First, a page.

Mission-1 with Orion human-rated spacecraft and Space Launch System rocket
launch to the Moon in 2020. Credit: NASA  

Here is a statement from NASA Administrator Jim
Bridenstine on the Return to the Moon in Next 5 Years:

“The following is a statement from NASA Administrator Jim Bridenstine on Tuesday’s
announcement by Vice President Mike Pence, at the fifth meeting of the National
Space Council, about putting American astronauts back on the Moon in the next
five years:



“Today, I joined leaders from across the country
as Vice President Mike Pence chaired the fifth meeting of the National Space
Council. Vice President Pence lauded President Donald J. Trump’s bold vision
for space exploration and spoke to NASA’s progress on key elements to
accomplish the President’s Space Policy Directives.



“Among the many topics discussed during our
meeting at the U.S. Space and Rocket Center in Huntsville, Alabama, was to
accelerate our return to the Moon:



·       
NASA is charged to get
American astronauts to the Moon in the next five years.



·       
We are tasked with
landing on the Moon’s South Pole by 2024.



·       
Stay on schedule for
flying Exploration Mission-1 with Orion on the Space Launch System (SLS) rocket
next year, and for sending the first crewed mission to the lunar vicinity by
2022.



·       
NASA will continue to
‘use all means necessary’ to ensure mission success in moving us forward to the
Moon.



“It is the right time for this challenge, and I
assured the Vice President that we, the people of NASA, are up to the challenge.



“We will take action in the days and weeks ahead
to accomplish these goals. We have laid out a clear plan for NASA’s exploration
campaign that cuts across three strategic areas: low-Earth orbit, the Moon, and
Mars and deeper into space.



“I have already directed a new alignment within
NASA to ensure we effectively support this effort, which includes establishing
a new mission directorate to focus on the formulation and execution of
exploration development activities. We are calling it the Moon to Mars Mission
Directorate.



“Earlier today I was also at Marshall Space
Flight Center for an all-hands to reinforce our commitment to SLS with the
workforce. We discussed my recent announcement that NASA would consider all
options to fly Orion around the Moon on schedule. I shared the analysis we
conducted to assess flying the Orion on different commercial options. While
some of these alternative vehicles could work, none was capable of achieving
our goals to orbit around the Moon for Exploration Mission-1 within our timeline
and on budget. The results of this two-week study reaffirmed our commitment to
the SLS. More details will be released in the future.



“There’s a lot of excitement about our plans and
also a lot of hard work and challenges ahead, but I know the NASA workforce and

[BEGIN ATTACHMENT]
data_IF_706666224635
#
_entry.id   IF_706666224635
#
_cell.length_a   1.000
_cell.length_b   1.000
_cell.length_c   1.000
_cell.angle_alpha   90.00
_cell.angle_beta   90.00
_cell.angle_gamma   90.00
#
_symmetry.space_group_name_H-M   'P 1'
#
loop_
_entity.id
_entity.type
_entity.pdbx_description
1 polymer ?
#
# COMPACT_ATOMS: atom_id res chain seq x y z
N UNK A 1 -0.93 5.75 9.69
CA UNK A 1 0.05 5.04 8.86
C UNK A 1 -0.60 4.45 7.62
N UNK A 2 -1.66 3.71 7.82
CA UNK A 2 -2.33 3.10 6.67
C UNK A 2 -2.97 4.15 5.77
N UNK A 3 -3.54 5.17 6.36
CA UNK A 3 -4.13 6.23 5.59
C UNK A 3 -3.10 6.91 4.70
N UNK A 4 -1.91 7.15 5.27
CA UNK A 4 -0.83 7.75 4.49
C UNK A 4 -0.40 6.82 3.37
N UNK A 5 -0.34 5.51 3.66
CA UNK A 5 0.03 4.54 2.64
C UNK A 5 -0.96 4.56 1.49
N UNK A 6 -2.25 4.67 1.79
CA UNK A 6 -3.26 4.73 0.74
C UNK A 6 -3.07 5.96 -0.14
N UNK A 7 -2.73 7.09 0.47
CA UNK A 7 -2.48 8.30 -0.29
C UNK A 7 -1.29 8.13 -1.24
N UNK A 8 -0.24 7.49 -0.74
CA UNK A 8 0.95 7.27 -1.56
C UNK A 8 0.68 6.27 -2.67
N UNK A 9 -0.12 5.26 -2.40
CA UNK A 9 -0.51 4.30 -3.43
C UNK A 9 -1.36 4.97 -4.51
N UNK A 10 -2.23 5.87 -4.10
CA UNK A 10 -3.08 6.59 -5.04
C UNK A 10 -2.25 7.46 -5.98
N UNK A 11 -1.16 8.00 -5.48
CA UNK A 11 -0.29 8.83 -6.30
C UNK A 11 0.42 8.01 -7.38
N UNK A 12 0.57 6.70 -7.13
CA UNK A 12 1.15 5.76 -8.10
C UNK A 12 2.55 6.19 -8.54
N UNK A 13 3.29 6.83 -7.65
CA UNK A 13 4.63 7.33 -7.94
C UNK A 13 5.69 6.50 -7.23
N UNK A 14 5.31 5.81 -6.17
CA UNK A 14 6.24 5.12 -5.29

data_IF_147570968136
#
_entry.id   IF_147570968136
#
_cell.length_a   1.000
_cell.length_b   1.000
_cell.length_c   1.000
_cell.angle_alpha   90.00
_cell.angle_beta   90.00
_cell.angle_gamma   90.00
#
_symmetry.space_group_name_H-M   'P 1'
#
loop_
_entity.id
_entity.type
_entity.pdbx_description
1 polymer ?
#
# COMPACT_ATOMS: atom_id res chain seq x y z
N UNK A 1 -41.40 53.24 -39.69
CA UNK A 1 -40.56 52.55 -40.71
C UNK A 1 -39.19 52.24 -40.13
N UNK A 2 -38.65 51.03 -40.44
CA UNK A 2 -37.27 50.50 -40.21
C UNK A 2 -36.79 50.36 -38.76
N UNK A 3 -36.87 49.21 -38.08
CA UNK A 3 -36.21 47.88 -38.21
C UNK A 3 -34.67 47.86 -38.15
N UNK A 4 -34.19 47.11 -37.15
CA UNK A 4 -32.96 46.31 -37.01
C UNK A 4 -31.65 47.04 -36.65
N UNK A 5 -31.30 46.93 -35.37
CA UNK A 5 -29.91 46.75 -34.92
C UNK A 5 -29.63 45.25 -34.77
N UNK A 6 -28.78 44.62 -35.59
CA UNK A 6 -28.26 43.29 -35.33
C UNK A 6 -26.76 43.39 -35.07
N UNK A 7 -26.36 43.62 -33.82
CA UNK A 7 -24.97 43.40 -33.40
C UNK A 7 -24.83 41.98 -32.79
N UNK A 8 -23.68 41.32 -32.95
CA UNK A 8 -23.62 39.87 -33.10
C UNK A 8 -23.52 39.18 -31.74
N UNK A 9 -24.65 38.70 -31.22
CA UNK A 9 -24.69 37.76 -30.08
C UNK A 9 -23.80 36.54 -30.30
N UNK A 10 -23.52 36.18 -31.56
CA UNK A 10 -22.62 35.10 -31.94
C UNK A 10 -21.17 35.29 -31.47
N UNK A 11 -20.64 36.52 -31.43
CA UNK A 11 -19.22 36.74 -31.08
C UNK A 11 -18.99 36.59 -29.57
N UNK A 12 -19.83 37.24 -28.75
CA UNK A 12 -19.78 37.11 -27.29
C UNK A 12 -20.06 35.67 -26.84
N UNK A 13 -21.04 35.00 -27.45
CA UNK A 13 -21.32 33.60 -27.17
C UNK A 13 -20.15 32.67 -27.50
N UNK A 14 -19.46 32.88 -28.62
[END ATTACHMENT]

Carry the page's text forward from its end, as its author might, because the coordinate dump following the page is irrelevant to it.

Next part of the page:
our partners are up to it. We are now looking at creative approaches to advance
SLS manufacturing and testing to ensure Exploration Mission-1 launches in
2020. We will work to ensure we have a safe and reliable launch system
that keeps its promise to the American people.



“I know NASA is ready for the challenge of
moving forward to the Moon, this time to stay.”

………


The Orion crew module and European Service Module stack is currently
on target to launch in mid-2020.



Manufacture of the SLS megarocket is the holdup to an on
time launch next year. 

Aspirational concept of Gateway crewed lunar
outpost shown by
NASA Administrator Jim Bridenstine as he announces
NASA’s 2020 budget request from the Trump Administration to NASA employees and the media at the Kennedy Space Center in Florida on March 11,
2019. 
Credit: Ken Kremer/kenkremer.com/spaceupclose.com

Watch for Ken’s
continuing onsite coverage of NASA, SpaceX, ULA, Boeing, Lockheed Martin,
Northrop Grumman and more space and mission reports direct from the Kennedy
Space Center, Cape Canaveral Air Force Station, Florida and Wallops Flight
Facility, Virginia.



Stay tuned here for Ken’s continuing Earth and
Planetary science and human spaceflight news: www.kenkremer.com –www.spaceupclose.com – twitter @ken_kremer
– email: ken at kenkremer.com



Dr. Kremer is a research scientist and journalist based in the
KSC area, active in outreach and interviewed regularly on TV and radio about
space topics.



………….


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Graphic outlining European Service Module for NASA’s Exploration
Mission-1 with Orion human-rated spacecraft and Space Launch System rocket launch
to the Moon in 2020. Credit: ESA/Airbus  



ESA’s
first European Service Module for NASA Orion crew capsule is unveiled at
welcoming ceremony at Neil Armstrong Operations and Checkout building at NASA’s
Kennedy Space Center on Nov. 16, 2018, including remarks by ESA Director
General
Jan Wörner.  Credit: Ken Kremer/kenkremer.com/spaceupclose.com




Ken Kremer

Watch for Ken’s continuing onsite coverage of NASA, SpaceX, ULA, Boeing, Lockheed Martin, Northrop Grumman and more space and mission reports direct from Kennedy Space Center and Cape Canaveral Air Force Station in Florida and Wallops Flight Facility in Virginia. Stay tuned here for Ken's continuing Earth and Planetary science and human spaceflight news. Dr. Kremer is a research scientist and journalist based in the KSC area, active in outreach and interviewed regularly on TV and radio about space topics. Ken’s photos are for sale and he is available for lectures and outreach events.